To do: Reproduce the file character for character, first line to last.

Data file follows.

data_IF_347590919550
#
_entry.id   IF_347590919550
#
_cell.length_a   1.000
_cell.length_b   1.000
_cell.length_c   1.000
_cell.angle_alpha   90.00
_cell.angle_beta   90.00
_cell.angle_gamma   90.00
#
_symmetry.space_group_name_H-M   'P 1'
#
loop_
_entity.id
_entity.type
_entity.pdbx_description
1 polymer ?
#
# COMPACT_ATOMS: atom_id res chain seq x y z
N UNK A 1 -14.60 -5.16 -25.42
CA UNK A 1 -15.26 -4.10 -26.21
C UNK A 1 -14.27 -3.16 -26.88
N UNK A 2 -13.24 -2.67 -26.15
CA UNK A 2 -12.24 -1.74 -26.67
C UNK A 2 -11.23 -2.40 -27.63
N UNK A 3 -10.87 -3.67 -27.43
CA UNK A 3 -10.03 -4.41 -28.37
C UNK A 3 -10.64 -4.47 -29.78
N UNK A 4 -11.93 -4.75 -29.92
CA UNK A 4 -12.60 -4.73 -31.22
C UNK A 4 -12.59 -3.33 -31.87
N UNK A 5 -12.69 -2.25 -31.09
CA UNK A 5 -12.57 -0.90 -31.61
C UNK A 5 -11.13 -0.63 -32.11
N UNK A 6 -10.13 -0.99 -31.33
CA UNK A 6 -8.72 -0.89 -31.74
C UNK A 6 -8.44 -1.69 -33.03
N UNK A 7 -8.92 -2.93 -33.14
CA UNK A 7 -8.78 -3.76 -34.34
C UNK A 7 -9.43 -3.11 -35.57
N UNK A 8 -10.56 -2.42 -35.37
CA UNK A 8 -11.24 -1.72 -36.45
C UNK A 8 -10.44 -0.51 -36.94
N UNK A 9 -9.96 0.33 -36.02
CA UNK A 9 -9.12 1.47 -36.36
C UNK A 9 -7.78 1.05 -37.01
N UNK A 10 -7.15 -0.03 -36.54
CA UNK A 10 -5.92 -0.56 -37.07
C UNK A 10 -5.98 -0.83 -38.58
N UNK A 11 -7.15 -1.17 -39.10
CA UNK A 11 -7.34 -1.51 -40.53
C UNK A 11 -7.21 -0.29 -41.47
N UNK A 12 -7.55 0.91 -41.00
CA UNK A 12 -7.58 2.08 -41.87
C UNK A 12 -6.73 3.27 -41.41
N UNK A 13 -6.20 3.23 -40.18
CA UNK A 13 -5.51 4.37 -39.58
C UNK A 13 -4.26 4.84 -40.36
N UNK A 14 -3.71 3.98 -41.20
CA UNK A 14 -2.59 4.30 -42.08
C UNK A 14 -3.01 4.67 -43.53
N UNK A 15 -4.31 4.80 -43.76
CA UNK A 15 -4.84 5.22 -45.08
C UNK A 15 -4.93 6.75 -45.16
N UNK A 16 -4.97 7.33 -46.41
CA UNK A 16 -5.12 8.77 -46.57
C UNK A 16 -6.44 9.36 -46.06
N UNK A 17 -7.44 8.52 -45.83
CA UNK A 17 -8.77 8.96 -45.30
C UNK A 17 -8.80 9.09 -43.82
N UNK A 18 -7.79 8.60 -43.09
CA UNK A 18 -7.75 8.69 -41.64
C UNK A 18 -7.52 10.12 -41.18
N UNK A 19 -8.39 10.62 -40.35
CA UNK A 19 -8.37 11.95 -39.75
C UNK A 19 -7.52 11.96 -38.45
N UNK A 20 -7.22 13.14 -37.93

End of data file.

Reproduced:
data_IF_347590919550
#
_entry.id   IF_347590919550
#
_cell.length_a   1.000
_cell.length_b   1.000
_cell.length_c   1.000
_cell.angle_alpha   90.00
_cell.angle_beta   90.00
_cell.angle_gamma   90.00
#
_symmetry.space_group_name_H-M   'P 1'
#
loop_
_entity.id
_entity.type
_entity.pdbx_description
1 polymer ?
#
# COMPACT_ATOMS: atom_id res chain seq x y z
N UNK A 1 -14.60 -5.16 -25.42
CA UNK A 1 -15.26 -4.10 -26.21
C UNK A 1 -14.27 -3.16 -26.88
N UNK A 2 -13.24 -2.67 -26.15
CA UNK A 2 -12.24 -1.74 -26.67
C UNK A 2 -11.23 -2.40 -27.63
N UNK A 3 -10.87 -3.67 -27.43
CA UNK A 3 -10.03 -4.41 -28.37
C UNK A 3 -10.64 -4.47 -29.78
N UNK A 4 -11.93 -4.75 -29.92
CA UNK A 4 -12.60 -4.73 -31.22
C UNK A 4 -12.59 -3.33 -31.87
N UNK A 5 -12.69 -2.25 -31.09
CA UNK A 5 -12.57 -0.90 -31.61
C UNK A 5 -11.13 -0.63 -32.11
N UNK A 6 -10.13 -0.99 -31.33
CA UNK A 6 -8.72 -0.89 -31.74
C UNK A 6 -8.44 -1.69 -33.03
N UNK A 7 -8.92 -2.93 -33.14
CA UNK A 7 -8.78 -3.76 -34.34
C UNK A 7 -9.43 -3.11 -35.57
N UNK A 8 -10.56 -2.42 -35.37
CA UNK A 8 -11.24 -1.72 -36.45
C UNK A 8 -10.44 -0.51 -36.94
N UNK A 9 -9.96 0.33 -36.02
CA UNK A 9 -9.12 1.47 -36.36
C UNK A 9 -7.78 1.05 -37.01
N UNK A 10 -7.15 -0.03 -36.54
CA UNK A 10 -5.92 -0.56 -37.07
C UNK A 10 -5.98 -0.83 -38.58
N UNK A 11 -7.15 -1.17 -39.10
CA UNK A 11 -7.34 -1.51 -40.53
C UNK A 11 -7.21 -0.29 -41.47
N UNK A 12 -7.55 0.91 -41.00
CA UNK A 12 -7.58 2.08 -41.87
C UNK A 12 -6.73 3.27 -41.41
N UNK A 13 -6.20 3.23 -40.18
CA UNK A 13 -5.51 4.37 -39.58
C UNK A 13 -4.26 4.84 -40.36
N UNK A 14 -3.71 3.98 -41.20
CA UNK A 14 -2.59 4.30 -42.08
C UNK A 14 -3.01 4.67 -43.53
N UNK A 15 -4.31 4.80 -43.76
CA UNK A 15 -4.84 5.22 -45.08
C UNK A 15 -4.93 6.75 -45.16
N UNK A 16 -4.97 7.33 -46.41
CA UNK A 16 -5.12 8.77 -46.57
C UNK A 16 -6.44 9.36 -46.06
N UNK A 17 -7.44 8.52 -45.83
CA UNK A 17 -8.77 8.96 -45.30
C UNK A 17 -8.80 9.09 -43.82
N UNK A 18 -7.79 8.60 -43.09
CA UNK A 18 -7.75 8.69 -41.64
C UNK A 18 -7.52 10.12 -41.18
N UNK A 19 -8.39 10.62 -40.35
CA UNK A 19 -8.37 11.95 -39.75
C UNK A 19 -7.52 11.96 -38.45
N UNK A 20 -7.22 13.14 -37.93